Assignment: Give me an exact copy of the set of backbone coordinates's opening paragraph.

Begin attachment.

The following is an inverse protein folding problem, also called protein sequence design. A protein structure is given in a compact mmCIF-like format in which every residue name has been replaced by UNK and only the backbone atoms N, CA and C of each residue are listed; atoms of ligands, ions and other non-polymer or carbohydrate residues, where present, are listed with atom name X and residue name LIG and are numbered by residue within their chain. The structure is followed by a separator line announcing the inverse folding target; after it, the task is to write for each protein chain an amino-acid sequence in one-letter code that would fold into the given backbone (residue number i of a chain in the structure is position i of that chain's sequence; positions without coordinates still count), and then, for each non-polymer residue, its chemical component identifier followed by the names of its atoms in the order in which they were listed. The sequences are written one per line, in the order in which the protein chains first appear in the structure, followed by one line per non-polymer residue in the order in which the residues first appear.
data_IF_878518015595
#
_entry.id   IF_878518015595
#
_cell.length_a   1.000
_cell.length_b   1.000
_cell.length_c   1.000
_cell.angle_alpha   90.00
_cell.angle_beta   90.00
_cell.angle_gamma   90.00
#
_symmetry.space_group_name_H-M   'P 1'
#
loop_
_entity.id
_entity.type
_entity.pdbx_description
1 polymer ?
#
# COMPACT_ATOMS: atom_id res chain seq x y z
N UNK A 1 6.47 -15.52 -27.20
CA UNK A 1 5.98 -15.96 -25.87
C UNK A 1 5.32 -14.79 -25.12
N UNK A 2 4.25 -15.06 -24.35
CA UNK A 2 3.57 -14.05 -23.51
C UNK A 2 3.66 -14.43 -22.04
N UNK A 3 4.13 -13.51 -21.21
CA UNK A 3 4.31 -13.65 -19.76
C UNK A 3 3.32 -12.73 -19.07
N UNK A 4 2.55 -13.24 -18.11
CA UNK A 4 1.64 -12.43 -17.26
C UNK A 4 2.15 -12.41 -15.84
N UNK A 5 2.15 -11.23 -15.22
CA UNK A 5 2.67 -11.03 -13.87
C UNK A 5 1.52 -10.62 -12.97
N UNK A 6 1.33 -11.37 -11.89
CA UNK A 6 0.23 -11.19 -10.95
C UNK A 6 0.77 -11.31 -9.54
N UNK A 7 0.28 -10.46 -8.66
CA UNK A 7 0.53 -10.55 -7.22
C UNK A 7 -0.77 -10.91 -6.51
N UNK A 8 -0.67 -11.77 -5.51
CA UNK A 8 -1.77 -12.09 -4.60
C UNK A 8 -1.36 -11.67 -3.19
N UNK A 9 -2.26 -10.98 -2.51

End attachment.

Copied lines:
The following is an inverse protein folding problem, also called protein sequence design. A protein structure is given in a compact mmCIF-like format in which every residue name has been replaced by UNK and only the backbone atoms N, CA and C of each residue are listed; atoms of ligands, ions and other non-polymer or carbohydrate residues, where present, are listed with atom name X and residue name LIG and are numbered by residue within their chain. The structure is followed by a separator line announcing the inverse folding target; after it, the task is to write for each protein chain an amino-acid sequence in one-letter code that would fold into the given backbone (residue number i of a chain in the structure is position i of that chain's sequence; positions without coordinates still count), and then, for each non-polymer residue, its chemical component identifier followed by the names of its atoms in the order in which they were listed. The sequences are written one per line, in the order in which the protein chains first appear in the structure, followed by one line per non-polymer residue in the order in which the residues first appear.